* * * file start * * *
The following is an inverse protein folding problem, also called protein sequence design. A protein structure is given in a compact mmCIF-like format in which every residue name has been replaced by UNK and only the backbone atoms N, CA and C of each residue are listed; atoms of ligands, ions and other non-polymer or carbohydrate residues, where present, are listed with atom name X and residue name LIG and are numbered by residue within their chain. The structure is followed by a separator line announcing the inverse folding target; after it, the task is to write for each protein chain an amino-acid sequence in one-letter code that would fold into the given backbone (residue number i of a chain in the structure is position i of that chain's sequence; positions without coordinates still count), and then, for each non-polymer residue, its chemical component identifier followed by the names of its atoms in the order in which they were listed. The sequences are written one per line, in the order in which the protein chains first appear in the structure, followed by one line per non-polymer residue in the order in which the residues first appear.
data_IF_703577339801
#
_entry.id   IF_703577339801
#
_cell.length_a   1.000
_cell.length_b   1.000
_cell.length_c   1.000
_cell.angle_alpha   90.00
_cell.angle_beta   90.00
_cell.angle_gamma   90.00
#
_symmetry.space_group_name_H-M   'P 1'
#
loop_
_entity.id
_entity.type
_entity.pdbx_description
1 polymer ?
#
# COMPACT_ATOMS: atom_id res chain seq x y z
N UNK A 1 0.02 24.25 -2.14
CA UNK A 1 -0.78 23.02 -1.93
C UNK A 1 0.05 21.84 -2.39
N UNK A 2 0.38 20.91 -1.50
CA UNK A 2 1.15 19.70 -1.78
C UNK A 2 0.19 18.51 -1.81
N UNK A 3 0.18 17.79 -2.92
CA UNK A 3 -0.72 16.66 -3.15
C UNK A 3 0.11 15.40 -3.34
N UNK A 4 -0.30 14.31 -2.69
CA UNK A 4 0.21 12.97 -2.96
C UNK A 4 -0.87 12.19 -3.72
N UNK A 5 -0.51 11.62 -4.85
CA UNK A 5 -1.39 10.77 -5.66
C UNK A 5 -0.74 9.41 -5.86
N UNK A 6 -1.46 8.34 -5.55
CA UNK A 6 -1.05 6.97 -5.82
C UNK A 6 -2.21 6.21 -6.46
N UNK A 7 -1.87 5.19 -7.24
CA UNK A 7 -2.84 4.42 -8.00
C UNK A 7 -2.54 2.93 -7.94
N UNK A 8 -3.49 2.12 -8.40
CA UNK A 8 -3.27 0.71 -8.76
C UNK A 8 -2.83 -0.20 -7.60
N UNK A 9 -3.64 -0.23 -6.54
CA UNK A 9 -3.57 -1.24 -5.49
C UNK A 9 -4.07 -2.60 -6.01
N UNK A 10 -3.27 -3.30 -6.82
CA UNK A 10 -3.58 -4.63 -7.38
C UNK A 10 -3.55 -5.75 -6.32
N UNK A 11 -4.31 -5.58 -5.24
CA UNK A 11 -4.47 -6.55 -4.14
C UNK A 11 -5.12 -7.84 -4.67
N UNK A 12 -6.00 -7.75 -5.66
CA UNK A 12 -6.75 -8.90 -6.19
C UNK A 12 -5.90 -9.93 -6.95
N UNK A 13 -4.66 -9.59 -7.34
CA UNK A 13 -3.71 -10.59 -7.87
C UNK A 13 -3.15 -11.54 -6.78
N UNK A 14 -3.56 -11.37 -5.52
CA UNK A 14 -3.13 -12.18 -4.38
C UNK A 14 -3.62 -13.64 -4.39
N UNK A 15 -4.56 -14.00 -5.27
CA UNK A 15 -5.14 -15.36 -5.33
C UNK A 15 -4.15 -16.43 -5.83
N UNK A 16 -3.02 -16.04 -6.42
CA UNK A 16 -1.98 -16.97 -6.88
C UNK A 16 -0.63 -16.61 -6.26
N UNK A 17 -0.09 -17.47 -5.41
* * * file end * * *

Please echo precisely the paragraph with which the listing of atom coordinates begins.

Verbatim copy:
The following is an inverse protein folding problem, also called protein sequence design. A protein structure is given in a compact mmCIF-like format in which every residue name has been replaced by UNK and only the backbone atoms N, CA and C of each residue are listed; atoms of ligands, ions and other non-polymer or carbohydrate residues, where present, are listed with atom name X and residue name LIG and are numbered by residue within their chain. The structure is followed by a separator line announcing the inverse folding target; after it, the task is to write for each protein chain an amino-acid sequence in one-letter code that would fold into the given backbone (residue number i of a chain in the structure is position i of that chain's sequence; positions without coordinates still count), and then, for each non-polymer residue, its chemical component identifier followed by the names of its atoms in the order in which they were listed. The sequences are written one per line, in the order in which the protein chains first appear in the structure, followed by one line per non-polymer residue in the order in which the residues first appear.